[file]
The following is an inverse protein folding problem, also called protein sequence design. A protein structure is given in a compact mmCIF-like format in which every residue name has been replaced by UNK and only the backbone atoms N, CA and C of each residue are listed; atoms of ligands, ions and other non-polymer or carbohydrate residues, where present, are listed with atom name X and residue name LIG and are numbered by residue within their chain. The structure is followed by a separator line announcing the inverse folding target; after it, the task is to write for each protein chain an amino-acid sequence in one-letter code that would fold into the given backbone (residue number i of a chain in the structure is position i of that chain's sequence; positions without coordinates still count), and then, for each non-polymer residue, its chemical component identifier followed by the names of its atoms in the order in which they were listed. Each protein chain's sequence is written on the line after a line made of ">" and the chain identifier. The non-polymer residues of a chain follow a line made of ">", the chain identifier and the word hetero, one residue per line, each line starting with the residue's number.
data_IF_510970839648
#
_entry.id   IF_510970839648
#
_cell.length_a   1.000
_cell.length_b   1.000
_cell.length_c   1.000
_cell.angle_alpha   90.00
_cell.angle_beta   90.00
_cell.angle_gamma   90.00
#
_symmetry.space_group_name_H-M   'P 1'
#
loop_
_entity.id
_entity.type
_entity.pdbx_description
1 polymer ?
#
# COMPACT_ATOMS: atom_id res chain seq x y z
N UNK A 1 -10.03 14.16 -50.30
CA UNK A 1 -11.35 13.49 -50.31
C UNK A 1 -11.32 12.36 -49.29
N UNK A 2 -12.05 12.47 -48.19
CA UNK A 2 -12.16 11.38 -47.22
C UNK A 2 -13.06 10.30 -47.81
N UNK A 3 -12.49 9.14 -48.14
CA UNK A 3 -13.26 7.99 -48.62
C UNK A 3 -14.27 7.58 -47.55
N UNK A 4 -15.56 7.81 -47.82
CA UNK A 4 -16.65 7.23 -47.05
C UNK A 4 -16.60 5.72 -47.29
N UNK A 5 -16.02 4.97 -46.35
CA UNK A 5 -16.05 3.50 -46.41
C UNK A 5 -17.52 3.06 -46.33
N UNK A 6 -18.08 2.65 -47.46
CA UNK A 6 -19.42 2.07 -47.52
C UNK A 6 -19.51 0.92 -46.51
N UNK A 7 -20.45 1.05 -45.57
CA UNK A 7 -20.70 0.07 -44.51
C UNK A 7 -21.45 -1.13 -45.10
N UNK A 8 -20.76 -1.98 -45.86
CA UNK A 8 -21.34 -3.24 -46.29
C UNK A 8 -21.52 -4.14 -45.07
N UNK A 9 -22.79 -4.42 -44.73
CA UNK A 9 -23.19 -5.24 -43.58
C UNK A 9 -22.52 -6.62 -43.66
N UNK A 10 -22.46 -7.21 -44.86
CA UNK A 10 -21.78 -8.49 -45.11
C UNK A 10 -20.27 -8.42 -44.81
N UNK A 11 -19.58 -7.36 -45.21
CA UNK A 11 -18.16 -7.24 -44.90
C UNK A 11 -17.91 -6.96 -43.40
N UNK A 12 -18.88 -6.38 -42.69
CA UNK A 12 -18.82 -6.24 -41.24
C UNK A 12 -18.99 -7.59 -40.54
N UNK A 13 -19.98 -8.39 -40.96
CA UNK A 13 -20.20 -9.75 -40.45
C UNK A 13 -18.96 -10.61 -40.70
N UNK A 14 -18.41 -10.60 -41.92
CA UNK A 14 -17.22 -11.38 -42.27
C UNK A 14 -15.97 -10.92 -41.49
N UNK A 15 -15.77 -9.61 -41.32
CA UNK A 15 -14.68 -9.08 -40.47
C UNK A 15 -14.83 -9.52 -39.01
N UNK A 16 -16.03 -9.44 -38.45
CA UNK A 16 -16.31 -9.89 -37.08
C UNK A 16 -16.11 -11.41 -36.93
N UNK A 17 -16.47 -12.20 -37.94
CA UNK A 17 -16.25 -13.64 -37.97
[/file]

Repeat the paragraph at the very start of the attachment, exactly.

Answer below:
The following is an inverse protein folding problem, also called protein sequence design. A protein structure is given in a compact mmCIF-like format in which every residue name has been replaced by UNK and only the backbone atoms N, CA and C of each residue are listed; atoms of ligands, ions and other non-polymer or carbohydrate residues, where present, are listed with atom name X and residue name LIG and are numbered by residue within their chain. The structure is followed by a separator line announcing the inverse folding target; after it, the task is to write for each protein chain an amino-acid sequence in one-letter code that would fold into the given backbone (residue number i of a chain in the structure is position i of that chain's sequence; positions without coordinates still count), and then, for each non-polymer residue, its chemical component identifier followed by the names of its atoms in the order in which they were listed. Each protein chain's sequence is written on the line after a line made of ">" and the chain identifier. The non-polymer residues of a chain follow a line made of ">", the chain identifier and the word hetero, one residue per line, each line starting with the residue's number.